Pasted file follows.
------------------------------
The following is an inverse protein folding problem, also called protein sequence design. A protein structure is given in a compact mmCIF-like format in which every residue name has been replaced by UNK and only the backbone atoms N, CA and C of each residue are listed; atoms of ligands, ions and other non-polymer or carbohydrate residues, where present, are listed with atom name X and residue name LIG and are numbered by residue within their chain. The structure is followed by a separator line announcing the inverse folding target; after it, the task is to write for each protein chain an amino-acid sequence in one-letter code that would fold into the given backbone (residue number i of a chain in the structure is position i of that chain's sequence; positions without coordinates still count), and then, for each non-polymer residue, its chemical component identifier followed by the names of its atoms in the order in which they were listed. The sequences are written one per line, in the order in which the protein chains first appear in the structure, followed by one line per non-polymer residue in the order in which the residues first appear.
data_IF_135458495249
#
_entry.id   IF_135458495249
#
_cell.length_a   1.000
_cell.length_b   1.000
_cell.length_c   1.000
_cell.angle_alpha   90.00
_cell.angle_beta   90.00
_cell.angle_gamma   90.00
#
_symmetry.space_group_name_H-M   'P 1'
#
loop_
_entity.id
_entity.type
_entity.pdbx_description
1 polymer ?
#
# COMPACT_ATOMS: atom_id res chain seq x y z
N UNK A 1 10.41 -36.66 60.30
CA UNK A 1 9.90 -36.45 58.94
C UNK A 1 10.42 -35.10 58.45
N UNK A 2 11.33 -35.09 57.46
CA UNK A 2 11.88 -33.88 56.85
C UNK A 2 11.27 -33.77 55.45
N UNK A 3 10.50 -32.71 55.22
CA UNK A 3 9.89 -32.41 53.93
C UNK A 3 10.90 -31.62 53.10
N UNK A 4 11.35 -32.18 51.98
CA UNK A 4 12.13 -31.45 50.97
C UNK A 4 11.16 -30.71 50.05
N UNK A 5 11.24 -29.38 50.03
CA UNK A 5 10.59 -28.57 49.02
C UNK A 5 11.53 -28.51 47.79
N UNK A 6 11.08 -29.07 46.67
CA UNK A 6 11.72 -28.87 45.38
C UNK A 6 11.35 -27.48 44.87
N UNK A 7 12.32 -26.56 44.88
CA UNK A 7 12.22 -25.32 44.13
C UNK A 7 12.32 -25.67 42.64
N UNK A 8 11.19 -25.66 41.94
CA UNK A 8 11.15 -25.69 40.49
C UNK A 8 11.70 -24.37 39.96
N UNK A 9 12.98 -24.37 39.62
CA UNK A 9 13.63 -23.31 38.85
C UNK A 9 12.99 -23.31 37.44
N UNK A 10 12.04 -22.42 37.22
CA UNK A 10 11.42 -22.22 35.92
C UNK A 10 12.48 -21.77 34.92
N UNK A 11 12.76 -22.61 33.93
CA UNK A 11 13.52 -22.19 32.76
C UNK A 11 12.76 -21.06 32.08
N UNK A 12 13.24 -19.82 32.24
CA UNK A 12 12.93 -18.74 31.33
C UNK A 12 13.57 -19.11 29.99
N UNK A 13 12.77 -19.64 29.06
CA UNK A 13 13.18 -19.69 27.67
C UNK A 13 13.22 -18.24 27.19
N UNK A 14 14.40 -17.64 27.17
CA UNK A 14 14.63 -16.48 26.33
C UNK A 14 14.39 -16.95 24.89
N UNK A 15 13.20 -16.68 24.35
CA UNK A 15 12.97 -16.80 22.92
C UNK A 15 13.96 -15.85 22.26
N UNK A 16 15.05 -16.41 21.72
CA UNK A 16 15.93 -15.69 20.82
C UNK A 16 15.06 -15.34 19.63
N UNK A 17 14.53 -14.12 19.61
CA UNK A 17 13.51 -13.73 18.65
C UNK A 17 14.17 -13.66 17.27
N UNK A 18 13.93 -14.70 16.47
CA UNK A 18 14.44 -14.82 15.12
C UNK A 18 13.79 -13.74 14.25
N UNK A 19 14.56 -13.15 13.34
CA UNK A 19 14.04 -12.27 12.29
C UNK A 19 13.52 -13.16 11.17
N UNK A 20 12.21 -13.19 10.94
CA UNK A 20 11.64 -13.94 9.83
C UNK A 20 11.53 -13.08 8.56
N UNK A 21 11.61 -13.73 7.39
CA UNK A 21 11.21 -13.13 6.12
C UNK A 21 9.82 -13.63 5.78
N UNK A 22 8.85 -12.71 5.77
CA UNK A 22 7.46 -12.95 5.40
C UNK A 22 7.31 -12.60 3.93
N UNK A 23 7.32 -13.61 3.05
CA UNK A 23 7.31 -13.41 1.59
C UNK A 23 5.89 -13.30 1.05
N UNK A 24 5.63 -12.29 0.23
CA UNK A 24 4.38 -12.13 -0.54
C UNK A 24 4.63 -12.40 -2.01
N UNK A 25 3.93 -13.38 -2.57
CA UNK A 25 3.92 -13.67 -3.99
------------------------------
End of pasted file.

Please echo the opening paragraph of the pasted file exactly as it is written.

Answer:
The following is an inverse protein folding problem, also called protein sequence design. A protein structure is given in a compact mmCIF-like format in which every residue name has been replaced by UNK and only the backbone atoms N, CA and C of each residue are listed; atoms of ligands, ions and other non-polymer or carbohydrate residues, where present, are listed with atom name X and residue name LIG and are numbered by residue within their chain. The structure is followed by a separator line announcing the inverse folding target; after it, the task is to write for each protein chain an amino-acid sequence in one-letter code that would fold into the given backbone (residue number i of a chain in the structure is position i of that chain's sequence; positions without coordinates still count), and then, for each non-polymer residue, its chemical component identifier followed by the names of its atoms in the order in which they were listed. The sequences are written one per line, in the order in which the protein chains first appear in the structure, followed by one line per non-polymer residue in the order in which the residues first appear.